Twenty-three triples is like a double-elongated middle finger superbird to oafball,

I think one of the things that's striking about Granderson is how universally beloved he was despite his oafball approach. He was a .236 hitter after leaving Detroit, with a billion strikeouts. Very frustrating offensive approach to watch.

How much of it just comes down to the fact that he was always smiling? I loved him too, but I don't think I realized until lately how intelligent and well-respected he truly was. I always just saw him as a guy that was having fun and it helped me have fun too.
   39. PreservedFish Posted: February 02, 2020 at 12:03 PM (#5921099)
Has any hitter ever had 20 3B and 20 HR without 20 2B?
   40. flournoy Posted: February 02, 2020 at 12:15 PM (#5921106)
Only one guy.
   41. depletion Posted: February 02, 2020 at 01:56 PM (#5921130)
If he doesn't go into a front office or a non-baseball venture he should definitely be an announcer. Not just for baseball. I don't think I've ever heard an athlete string together more perfectly worded and spoken sentences than Curtis.
   42. Walt Davis Posted: February 02, 2020 at 03:52 PM (#5921139)
We will never know if he could have kept it up for an entire season but in 2019, Buxton had the only season of 250+ PA with more doubles than singles. Or if you prefer, he did it for 295 PA and the next closest such "season" is Rizzo 2011 at 153 PA. Kirk Nieuwenhuis did it twice in seasons of 141 and 130 PA.

Lots of seasons now with more XBH than singles, not all oafballers -- including 2 by Granderson. Most unlikely name is surely Scott Schebler.
   43. RoyalsRetro (AG#1F) Posted: February 02, 2020 at 04:41 PM (#5921145)
Probably my favorite non-Ichiro player of the last 2 decades that never played for the Royals. First ballot inductee for the Hall of Guys That Seemed Like Really Good Dudes.
   44. ERROR---Jolly Old St. Nick Posted: February 02, 2020 at 06:06 PM (#5921154)
When Granderson was a Yankee his strikeouts used to drive me nuts, but it was still impossible not to like him.
   45. Never Give an Inge (Dave) Posted: February 02, 2020 at 06:27 PM (#5921155)

A very easy player to root for. You never truly know what players are like off the field, but Granderson is as likely to be one of the good guys as any of them.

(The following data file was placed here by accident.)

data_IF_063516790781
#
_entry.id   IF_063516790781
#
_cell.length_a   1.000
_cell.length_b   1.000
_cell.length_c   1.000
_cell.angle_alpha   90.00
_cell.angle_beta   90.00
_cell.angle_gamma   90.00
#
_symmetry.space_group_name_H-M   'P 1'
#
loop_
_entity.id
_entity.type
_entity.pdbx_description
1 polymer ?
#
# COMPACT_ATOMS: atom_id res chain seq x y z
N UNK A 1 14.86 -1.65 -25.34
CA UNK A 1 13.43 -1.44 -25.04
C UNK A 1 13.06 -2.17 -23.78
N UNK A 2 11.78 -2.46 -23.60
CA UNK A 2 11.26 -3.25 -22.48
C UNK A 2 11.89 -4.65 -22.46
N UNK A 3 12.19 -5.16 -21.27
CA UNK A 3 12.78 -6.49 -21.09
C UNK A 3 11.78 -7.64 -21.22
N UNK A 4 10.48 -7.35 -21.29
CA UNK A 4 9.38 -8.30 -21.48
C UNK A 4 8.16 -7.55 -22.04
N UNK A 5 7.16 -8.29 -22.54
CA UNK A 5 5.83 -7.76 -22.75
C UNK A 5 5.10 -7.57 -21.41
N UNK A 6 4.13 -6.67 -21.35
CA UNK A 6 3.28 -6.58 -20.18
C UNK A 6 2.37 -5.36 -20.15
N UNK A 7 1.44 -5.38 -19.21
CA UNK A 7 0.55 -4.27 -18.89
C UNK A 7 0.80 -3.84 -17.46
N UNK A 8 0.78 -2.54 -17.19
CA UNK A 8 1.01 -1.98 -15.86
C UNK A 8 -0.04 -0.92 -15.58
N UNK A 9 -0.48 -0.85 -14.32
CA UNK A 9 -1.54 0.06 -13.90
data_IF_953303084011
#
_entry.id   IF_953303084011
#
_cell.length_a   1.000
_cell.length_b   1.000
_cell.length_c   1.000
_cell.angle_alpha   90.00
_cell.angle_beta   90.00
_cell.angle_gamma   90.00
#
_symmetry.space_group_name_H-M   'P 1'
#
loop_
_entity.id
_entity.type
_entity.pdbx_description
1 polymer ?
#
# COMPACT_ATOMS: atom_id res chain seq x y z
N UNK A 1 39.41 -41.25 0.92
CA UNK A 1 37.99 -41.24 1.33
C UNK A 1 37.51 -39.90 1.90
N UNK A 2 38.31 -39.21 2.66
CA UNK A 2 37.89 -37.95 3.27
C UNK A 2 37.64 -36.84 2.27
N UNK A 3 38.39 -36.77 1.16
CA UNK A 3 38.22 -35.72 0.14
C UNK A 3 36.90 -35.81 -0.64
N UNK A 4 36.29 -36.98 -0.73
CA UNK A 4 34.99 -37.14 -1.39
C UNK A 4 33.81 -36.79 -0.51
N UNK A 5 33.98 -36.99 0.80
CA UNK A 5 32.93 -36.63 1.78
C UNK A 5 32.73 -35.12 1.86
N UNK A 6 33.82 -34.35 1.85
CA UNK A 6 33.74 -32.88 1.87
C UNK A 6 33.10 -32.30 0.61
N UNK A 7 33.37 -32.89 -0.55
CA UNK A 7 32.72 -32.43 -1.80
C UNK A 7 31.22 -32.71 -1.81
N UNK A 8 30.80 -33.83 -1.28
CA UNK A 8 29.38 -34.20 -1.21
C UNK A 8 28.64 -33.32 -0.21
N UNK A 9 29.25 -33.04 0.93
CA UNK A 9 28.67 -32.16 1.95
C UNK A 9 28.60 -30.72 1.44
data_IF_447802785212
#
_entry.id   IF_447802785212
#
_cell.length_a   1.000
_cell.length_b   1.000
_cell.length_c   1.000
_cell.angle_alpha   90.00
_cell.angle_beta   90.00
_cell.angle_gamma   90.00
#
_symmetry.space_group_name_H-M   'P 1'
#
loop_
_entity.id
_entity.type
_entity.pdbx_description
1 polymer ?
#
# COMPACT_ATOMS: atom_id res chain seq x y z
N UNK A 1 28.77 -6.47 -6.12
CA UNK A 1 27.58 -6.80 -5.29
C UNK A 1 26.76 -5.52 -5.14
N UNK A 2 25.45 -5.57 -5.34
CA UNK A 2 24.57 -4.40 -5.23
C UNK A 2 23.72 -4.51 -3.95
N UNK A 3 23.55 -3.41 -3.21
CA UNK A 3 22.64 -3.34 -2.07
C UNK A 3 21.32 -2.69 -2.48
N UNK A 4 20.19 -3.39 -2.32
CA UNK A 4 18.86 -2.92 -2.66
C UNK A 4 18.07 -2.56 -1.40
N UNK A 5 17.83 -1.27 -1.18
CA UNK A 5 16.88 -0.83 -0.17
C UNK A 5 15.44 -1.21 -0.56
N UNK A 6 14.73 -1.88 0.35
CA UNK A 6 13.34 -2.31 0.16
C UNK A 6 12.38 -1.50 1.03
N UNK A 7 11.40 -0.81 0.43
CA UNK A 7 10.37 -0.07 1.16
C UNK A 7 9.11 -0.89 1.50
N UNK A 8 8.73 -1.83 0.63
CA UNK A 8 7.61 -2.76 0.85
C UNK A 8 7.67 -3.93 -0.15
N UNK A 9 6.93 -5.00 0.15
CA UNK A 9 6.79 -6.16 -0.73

His Mets contract looked like a disaster at first, but it’s not an exaggeration to say he led them to a World Series the following year (he led the position players with 5 WAR, just 0.2 behind deGrom for the team lead).
   46. Barry`s_Lazy_Boy Posted: February 03, 2020 at 09:08 AM (#5921273)
Always smiling and wears his socks old school. How can you not like him?
   47. Ithaca2323 Posted: February 03, 2020 at 10:47 AM (#5921294)
I've firmly believed one could make a very cromulent HOF case for Granderson. His reputation is sterling, and he has done plenty of charitable work, and served as an international ambassador for the sport.

His playing record falls short on its face, but not laughably so. He accumulated 47 bWAR in 8,000 PAs, but IMO that is not so far below that his off-the-field work could not push him over. I think there needs to be a serious conversation about what we want the character clause for the Hall to be. If the answer is "anything other than a weapon for writers to punish players whose playing records are far over the HOF line," then we need to start somewhere. Why not Granderson?
   48. cookiedabookie Posted: February 03, 2020 at 12:30 PM (#5921315)
I think there needs to be a serious conversation about what we want the character clause for the Hall to be. If the answer is "anything other than a weapon for writers to punish players whose playing records are far over the HOF line," then we need to start somewhere.